As you approach and reach menopause, your hormone levels fluctuate and decline, which leads to a variety of uncomfortable symptoms ranging from hot flashes and vaginal dryness to depression. Every woman experiences menopause differently, and the team at Maiden Lane Medical offers customized care to help you through this life transition.
Cystitis and UTIs
Women are also more vulnerable to urinary tract infections, including cystitis than men, because of the proximity of the openings of their urethra and anus. If you have painful urination or find blood in your urine, make an appointment right away.
What are the available types of contraception?
The team at Maiden Lane Medical offers many contraception options than ever to enable you to take control of your life, including pills, arm and uterine implants, diaphragms, and condoms. The doctors offer comprehensive consultations to help you choose the best birth control option for your needs and lifestyle.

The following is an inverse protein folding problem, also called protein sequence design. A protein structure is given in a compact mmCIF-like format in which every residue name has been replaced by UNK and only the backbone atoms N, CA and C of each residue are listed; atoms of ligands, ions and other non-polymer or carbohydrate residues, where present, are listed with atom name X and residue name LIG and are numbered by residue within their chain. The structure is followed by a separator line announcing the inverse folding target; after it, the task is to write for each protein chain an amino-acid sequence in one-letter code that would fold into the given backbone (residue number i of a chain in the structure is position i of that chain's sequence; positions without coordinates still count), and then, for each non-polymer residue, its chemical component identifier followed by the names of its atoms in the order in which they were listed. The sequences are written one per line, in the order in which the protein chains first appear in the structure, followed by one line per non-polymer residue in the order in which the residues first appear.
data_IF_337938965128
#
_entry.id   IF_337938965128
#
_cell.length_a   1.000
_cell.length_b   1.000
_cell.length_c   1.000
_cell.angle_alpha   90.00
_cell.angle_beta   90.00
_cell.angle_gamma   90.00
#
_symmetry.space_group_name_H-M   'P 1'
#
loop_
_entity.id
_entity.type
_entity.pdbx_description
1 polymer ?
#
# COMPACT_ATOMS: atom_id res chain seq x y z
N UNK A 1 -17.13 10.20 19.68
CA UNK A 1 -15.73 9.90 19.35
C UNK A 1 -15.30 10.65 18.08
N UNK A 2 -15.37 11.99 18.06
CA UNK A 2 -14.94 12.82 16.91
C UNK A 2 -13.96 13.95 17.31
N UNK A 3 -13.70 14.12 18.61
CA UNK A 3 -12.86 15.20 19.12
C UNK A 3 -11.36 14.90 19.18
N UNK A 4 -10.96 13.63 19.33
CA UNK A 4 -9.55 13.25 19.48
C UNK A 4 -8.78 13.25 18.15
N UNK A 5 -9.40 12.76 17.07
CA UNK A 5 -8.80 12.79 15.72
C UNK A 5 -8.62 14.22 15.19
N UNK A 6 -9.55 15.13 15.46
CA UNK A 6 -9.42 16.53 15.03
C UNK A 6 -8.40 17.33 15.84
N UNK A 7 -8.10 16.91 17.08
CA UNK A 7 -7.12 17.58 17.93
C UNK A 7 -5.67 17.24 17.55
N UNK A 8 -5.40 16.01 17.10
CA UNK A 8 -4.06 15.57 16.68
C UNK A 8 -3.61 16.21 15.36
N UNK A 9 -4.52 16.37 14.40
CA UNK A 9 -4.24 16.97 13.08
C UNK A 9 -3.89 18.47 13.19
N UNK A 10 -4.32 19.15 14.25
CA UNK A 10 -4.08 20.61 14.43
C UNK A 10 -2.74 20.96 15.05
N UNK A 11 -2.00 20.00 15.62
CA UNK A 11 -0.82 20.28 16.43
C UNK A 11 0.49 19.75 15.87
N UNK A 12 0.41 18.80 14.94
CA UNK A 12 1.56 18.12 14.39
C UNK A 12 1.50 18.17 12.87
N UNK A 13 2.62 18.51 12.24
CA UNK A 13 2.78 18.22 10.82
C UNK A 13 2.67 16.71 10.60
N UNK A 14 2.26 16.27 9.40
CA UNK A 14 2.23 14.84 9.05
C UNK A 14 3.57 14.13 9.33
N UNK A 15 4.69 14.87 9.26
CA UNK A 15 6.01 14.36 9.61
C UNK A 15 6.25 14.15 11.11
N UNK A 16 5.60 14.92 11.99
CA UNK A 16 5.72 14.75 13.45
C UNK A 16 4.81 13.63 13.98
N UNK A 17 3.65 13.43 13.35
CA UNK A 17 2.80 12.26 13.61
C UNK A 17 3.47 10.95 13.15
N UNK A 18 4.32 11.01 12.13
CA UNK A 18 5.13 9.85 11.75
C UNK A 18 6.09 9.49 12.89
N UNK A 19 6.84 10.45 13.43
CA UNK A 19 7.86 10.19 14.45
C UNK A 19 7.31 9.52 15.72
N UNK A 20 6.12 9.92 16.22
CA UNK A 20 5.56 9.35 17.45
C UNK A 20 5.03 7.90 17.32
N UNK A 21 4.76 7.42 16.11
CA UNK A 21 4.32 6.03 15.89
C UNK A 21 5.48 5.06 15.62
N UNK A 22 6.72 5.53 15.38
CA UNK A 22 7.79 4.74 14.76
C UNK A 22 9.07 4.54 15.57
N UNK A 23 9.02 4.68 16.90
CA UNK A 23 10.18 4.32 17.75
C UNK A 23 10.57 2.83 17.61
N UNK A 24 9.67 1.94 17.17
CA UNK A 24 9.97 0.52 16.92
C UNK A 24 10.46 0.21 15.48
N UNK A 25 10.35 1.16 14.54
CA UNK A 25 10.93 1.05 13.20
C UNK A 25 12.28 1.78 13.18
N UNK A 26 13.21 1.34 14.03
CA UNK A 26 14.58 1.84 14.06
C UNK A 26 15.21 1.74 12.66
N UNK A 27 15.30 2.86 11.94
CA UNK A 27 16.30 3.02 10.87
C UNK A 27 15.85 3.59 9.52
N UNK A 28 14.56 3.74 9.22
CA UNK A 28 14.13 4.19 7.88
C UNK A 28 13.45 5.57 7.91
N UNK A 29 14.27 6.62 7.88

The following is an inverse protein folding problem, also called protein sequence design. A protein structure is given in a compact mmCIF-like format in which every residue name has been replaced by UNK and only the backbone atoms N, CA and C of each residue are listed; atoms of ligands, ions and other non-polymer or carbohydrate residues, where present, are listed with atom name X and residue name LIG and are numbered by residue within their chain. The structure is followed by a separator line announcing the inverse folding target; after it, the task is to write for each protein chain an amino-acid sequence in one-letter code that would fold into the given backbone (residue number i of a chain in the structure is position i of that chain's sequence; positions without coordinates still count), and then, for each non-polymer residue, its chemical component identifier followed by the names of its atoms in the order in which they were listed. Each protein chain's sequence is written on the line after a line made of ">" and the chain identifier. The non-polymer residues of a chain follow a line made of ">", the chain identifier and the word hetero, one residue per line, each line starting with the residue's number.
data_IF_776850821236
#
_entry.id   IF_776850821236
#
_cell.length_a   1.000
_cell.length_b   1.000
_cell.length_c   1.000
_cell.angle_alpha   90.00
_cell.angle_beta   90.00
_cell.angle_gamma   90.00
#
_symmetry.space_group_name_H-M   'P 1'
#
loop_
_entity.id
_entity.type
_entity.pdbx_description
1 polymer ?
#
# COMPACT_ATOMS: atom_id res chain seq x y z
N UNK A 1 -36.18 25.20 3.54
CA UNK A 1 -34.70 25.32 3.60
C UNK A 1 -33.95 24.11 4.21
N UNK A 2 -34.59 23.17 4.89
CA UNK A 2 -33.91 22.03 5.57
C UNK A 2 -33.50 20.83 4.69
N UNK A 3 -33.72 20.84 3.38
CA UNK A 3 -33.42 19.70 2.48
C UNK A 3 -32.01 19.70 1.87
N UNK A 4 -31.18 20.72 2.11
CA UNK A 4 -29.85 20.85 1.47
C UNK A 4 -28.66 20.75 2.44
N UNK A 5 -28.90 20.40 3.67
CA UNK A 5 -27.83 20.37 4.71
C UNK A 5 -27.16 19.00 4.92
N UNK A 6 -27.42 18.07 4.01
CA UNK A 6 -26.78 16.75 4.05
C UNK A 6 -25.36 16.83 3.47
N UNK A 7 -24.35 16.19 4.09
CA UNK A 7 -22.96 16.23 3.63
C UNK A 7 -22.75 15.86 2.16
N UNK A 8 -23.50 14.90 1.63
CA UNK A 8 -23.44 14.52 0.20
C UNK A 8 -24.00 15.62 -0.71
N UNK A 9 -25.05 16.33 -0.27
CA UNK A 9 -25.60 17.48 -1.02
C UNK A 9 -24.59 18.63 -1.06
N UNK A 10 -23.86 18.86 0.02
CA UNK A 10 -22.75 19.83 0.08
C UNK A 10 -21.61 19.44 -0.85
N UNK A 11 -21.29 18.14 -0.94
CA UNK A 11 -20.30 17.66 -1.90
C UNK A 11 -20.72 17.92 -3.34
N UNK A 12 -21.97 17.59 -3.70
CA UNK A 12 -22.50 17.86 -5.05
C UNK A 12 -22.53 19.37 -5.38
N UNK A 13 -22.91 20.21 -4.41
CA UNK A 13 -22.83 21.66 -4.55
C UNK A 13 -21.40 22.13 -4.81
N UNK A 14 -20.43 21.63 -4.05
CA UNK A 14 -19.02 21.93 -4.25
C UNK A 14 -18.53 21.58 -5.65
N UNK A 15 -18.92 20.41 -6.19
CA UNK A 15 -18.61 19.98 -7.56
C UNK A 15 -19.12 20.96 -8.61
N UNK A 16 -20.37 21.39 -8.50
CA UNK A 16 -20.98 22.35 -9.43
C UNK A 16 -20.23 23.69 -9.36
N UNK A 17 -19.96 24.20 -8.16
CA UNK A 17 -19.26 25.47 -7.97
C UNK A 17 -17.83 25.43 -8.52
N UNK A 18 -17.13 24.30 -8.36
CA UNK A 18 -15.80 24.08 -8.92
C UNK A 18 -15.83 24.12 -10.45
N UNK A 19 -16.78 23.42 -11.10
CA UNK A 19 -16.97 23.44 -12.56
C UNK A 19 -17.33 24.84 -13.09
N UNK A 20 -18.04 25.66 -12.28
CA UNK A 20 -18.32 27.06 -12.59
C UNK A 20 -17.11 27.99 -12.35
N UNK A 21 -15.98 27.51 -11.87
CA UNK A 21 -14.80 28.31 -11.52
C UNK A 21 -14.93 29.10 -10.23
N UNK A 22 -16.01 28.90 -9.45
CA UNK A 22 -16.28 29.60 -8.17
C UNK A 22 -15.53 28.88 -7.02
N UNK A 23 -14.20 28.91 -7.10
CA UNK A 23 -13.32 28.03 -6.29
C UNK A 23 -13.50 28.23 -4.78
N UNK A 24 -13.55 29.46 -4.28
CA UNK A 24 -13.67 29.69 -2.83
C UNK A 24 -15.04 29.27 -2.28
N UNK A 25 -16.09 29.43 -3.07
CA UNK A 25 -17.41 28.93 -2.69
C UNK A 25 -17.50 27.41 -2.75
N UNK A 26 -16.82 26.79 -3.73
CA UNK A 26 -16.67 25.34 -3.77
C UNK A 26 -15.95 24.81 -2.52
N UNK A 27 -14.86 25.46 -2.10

How can I decide which type of contraception is best for me?
Contraception is a very personal decision based on your lifestyle, your sexual activity, and your own personal preferences. Each type of birth control offers different advantages. During your visit, you’ll learn about all the different options so you can choose the form of birth control that works best for your needs and offers the most comfortable and most convenient solution.
Does a well-woman exam include STD testing?
A well-woman visit doesn’t necessarily include STD testing, but you can talk to your doctor and arrange to have STD screenings during your appointment. In most cases, STD tests involve blood tests, urinalysis, and vaginal swabs. Your results should be available within a week.
What happens if I have an STD?
If your screening identifies an STD, your doctor provides a treatment plan. In many cases, a prescription can clear your infection. Although some STDs, like herpes and HIV/AIDS, don’t have a cure. With careful management, you can continue to lead a healthy and active life for many years.
Hi, this is Dr. Nicole Ostrov, board-certified gynecologist from Maiden Lane Medical Midtown Manhattan here today to talk about birth control options. As gynecologists, we discuss birth control options with our young reproductive-age women and I think there’s a lot of questions out there as to what the options truly are.